Tuesday, July 17, 2018

Hot Ghost Pirate on Ghost Pirate Action

Over the weekend I went down to Alexandria to play games as part of the D&D Weekend my friends get together for every year. This is how the game I played in went down:

Characters. Filifrost (elf rogue), Sterling (human fighter), Zowie (eladrin warlock), Gunther (gnome barbarian), Wolfric (half-elf paladin), Ivy (aasimar cleric).

Events. After attending the funeral of a character we met last time--and did not murder ourselves, we asked--we were approached by a cleric who told us about a series of villages that had been raided down the coast...apparently by a ship full of ghost pirates. Of course we agreed to investigate.

We talked to a madman that claimed to have seen red eyes during one of the attacks. We also talked to a ludicrously named gnome healer named Filistrum Wundercundoodle who had some "toe bones" from the "ghost pirates."

"Filtrum Wundercumdoodle, your shop has a wonderful aroma. Now, let's talk about bones." - Ivy Valerio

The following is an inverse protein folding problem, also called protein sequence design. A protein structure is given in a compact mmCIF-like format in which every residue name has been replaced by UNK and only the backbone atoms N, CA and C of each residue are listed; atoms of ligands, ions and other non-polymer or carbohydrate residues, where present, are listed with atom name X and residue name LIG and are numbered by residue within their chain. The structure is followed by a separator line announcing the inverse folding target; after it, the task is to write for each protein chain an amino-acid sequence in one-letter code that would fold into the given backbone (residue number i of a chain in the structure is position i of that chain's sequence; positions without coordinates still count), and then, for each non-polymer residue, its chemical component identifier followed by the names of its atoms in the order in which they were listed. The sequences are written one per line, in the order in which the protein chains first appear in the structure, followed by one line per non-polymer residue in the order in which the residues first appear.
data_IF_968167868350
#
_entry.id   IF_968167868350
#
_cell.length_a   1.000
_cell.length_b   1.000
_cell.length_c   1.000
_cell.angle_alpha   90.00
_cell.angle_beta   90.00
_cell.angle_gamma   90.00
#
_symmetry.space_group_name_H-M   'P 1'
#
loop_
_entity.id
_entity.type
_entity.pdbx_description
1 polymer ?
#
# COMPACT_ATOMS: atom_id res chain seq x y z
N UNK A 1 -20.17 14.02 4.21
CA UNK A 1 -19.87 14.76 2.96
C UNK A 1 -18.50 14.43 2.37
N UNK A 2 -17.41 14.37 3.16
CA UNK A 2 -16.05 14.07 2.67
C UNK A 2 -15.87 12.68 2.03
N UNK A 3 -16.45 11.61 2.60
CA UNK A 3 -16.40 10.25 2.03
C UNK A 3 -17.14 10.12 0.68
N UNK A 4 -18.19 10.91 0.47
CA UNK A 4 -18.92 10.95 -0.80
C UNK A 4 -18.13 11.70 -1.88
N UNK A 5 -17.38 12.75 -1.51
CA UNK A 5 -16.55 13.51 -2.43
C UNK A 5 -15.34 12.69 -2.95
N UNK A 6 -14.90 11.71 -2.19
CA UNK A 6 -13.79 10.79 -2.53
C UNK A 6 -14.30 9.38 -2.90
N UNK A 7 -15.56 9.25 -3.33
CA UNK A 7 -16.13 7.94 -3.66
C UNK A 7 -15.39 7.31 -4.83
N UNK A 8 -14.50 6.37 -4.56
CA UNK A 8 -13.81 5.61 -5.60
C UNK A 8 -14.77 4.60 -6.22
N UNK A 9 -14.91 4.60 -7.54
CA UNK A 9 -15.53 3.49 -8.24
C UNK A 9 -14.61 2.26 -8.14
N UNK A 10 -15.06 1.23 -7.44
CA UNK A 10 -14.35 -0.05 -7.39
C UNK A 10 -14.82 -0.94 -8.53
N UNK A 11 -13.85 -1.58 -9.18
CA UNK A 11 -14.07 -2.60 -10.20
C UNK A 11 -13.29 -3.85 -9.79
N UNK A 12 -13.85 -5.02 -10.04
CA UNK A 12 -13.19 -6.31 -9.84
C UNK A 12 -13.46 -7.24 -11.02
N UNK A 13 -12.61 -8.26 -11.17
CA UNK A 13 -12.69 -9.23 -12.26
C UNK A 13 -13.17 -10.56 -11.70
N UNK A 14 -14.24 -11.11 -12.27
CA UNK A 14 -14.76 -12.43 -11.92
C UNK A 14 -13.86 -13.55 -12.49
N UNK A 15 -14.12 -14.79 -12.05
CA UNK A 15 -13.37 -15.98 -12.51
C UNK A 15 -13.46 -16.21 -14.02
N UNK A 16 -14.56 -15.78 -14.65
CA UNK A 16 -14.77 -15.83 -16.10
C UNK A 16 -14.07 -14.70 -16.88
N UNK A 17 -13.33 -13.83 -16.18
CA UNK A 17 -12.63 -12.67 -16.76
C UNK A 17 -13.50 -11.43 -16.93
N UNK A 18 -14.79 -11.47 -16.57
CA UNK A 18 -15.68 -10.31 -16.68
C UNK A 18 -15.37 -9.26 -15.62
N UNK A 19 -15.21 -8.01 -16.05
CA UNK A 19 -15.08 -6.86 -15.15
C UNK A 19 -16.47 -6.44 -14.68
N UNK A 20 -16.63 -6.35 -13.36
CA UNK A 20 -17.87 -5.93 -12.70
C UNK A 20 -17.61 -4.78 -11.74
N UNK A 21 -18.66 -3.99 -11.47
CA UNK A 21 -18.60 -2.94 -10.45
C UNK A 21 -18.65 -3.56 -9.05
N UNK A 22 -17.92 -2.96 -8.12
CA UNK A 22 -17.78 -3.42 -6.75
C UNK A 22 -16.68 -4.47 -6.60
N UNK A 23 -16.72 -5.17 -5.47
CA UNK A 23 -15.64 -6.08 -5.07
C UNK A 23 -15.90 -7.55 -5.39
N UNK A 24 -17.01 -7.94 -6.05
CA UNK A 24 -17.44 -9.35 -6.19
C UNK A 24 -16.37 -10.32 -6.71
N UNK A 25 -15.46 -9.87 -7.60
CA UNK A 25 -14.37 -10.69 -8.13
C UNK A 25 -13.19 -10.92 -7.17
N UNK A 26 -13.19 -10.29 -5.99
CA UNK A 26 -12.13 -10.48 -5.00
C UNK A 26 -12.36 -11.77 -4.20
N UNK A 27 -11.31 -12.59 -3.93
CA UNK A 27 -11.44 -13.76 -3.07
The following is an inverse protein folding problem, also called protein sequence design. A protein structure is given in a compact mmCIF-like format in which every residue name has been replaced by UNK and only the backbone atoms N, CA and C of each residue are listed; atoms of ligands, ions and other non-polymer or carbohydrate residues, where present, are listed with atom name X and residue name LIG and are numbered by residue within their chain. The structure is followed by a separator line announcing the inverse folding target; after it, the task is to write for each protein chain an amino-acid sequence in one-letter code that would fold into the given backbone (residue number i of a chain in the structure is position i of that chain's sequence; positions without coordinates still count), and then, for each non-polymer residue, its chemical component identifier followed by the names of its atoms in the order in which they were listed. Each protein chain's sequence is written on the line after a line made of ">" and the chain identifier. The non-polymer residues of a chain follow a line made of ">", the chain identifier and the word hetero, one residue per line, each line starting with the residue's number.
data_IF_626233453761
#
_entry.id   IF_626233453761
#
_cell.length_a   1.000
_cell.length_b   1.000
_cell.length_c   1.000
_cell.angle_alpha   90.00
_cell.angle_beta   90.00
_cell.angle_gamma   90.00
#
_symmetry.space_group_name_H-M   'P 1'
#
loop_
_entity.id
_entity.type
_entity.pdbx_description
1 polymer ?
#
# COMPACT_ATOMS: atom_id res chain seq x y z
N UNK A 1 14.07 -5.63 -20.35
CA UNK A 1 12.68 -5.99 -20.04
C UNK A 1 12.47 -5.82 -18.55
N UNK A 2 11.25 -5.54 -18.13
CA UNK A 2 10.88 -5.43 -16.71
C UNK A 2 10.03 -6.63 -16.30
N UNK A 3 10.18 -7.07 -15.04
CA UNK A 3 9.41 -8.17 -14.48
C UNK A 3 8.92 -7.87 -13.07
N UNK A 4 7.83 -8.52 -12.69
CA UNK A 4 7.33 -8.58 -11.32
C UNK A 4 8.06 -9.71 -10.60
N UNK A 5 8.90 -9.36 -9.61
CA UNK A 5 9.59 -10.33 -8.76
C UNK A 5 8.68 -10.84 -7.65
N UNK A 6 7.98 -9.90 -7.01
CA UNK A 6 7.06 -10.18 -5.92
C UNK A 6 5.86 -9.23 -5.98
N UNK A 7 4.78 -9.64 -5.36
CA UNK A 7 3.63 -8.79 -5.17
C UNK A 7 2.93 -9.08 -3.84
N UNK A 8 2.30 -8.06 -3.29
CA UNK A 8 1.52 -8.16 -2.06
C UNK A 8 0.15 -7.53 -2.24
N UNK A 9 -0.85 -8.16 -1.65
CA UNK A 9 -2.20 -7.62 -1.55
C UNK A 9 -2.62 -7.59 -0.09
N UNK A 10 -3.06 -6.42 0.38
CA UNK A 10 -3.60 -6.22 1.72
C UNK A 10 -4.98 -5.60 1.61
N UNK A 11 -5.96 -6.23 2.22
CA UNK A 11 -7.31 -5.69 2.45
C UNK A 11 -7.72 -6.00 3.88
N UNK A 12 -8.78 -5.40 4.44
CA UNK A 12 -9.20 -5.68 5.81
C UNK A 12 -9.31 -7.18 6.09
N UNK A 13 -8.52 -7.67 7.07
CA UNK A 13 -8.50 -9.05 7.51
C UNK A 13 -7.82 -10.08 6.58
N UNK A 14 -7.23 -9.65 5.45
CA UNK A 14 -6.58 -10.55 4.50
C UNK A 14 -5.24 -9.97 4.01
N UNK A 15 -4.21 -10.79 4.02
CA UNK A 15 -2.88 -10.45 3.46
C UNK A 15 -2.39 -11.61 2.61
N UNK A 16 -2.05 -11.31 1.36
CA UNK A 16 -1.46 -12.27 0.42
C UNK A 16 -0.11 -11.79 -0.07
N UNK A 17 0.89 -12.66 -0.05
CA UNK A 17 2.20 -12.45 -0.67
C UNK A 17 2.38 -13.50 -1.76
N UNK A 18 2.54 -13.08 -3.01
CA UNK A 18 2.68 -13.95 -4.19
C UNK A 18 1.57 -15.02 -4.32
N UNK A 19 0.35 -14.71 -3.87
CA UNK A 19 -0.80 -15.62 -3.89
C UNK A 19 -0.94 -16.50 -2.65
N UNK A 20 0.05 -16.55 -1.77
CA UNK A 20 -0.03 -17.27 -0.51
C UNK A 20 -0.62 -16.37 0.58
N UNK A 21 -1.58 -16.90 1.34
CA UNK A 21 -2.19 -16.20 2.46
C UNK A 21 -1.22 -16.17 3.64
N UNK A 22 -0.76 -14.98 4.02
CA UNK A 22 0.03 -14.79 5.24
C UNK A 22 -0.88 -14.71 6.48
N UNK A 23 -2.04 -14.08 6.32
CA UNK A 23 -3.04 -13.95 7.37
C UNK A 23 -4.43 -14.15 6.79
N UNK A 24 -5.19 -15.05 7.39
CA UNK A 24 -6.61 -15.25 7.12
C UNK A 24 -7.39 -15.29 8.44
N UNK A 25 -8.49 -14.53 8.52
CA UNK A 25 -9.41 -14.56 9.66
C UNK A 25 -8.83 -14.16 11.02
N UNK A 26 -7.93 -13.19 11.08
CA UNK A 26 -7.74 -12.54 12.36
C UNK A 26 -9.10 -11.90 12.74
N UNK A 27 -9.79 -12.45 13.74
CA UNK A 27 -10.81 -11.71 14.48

The fact that the bones had some sort of adhesive glue on them led us to believe that a Scooby Doo situation was afoot.

And then, side quests. A talking squirrel directed Zowie to a woodland glade where he was told that something was messing with the weather patterns. Sterling and Gunther were given a silver axe in the cemetery by a half-orc who warned them of demonic cult activity. Ivy was invited to a late-night dinner and was asked to keep an eye out for a delayed merchant.

Encounters on the way! We found the delayed merchant, fixed his broken axle, and ate his stew. We got caught between a dire wolf and her cubs, but Gunther managed to talk her out of eating us.

We met up with a ferryman who told us that there was nothing interesting about the island village he lived in, so of course we wanted to go there. It was a suspicious shit hole. A little orphan girl asked us to take her with us when we left. A bunch of old women threatened to poison us. The guy we were hoping to get information from told us that a dracolich was responsible for the attacks, but he was clearly lying and wouldn't admit it even after we escalated from good cop/bad cop to bad cop/worse cop.

The villagers told us that no one comes back from the forest, so we explored it and found their demon cult cave, complete with sacrificial altar, evil dagger, and books that indicated that the villagers had sold their souls to Tiamat. Since the village was full of hovels, it looked like they got ripped off. On the way back we fought a demon made of sagging skin.